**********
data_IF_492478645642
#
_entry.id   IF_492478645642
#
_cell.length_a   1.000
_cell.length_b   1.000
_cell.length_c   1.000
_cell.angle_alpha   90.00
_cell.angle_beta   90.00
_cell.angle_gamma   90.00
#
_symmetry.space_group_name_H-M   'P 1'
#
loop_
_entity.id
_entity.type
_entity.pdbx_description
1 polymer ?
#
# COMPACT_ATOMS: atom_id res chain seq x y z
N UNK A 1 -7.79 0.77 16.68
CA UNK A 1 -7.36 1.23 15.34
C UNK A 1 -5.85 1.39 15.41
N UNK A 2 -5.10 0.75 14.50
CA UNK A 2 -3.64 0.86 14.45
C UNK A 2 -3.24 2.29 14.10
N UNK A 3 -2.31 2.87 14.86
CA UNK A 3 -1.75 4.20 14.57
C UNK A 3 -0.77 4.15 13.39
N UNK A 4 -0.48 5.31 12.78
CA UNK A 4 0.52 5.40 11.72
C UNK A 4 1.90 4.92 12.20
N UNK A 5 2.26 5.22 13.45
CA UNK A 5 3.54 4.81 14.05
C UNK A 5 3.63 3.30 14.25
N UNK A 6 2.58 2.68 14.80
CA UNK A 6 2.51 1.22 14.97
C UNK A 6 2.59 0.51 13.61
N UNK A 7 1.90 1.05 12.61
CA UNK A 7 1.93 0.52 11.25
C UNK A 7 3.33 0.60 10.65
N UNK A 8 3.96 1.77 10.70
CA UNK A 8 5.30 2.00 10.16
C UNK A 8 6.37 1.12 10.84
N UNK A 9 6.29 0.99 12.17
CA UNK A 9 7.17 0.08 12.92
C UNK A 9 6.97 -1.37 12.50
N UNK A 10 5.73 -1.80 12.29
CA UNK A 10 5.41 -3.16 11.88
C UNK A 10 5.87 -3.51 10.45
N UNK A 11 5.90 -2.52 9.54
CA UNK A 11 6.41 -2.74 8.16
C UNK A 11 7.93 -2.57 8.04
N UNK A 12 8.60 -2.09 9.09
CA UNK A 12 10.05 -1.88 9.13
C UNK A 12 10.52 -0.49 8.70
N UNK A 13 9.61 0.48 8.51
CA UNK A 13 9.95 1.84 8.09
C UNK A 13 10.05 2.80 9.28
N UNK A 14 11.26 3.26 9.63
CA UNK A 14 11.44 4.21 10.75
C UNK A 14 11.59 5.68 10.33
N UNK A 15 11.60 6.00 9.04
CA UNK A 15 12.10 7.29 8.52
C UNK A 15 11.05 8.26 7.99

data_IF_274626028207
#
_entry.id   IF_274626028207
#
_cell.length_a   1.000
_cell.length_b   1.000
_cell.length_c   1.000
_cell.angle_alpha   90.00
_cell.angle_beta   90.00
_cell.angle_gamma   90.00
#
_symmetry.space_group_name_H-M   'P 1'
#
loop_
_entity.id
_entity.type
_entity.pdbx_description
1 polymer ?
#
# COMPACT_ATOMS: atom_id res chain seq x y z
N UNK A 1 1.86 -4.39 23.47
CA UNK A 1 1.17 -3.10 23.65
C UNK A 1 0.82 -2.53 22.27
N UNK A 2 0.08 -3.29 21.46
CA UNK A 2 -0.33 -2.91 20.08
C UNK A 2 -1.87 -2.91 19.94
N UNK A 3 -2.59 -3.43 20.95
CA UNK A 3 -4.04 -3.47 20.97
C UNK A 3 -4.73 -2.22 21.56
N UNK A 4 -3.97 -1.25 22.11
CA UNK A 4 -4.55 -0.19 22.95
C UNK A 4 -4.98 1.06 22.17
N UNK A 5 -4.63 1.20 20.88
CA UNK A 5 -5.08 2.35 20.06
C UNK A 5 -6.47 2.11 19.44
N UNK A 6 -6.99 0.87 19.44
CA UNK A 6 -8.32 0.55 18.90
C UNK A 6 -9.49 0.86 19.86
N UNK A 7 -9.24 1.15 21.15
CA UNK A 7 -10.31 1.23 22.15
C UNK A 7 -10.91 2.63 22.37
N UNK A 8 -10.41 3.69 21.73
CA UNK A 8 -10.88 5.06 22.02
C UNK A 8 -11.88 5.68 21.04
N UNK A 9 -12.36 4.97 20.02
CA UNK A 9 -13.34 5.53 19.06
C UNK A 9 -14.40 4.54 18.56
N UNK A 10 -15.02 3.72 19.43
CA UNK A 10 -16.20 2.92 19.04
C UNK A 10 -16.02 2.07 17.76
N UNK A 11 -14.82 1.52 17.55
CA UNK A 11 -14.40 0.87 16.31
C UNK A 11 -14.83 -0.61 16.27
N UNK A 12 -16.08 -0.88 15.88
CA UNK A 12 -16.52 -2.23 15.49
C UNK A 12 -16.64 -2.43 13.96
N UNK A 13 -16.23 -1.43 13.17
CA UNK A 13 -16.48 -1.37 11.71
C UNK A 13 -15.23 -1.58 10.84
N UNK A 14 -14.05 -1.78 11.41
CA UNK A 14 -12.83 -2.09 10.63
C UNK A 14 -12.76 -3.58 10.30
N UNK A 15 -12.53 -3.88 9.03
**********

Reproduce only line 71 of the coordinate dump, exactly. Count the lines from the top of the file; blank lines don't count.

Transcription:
_cell.length_b   1.000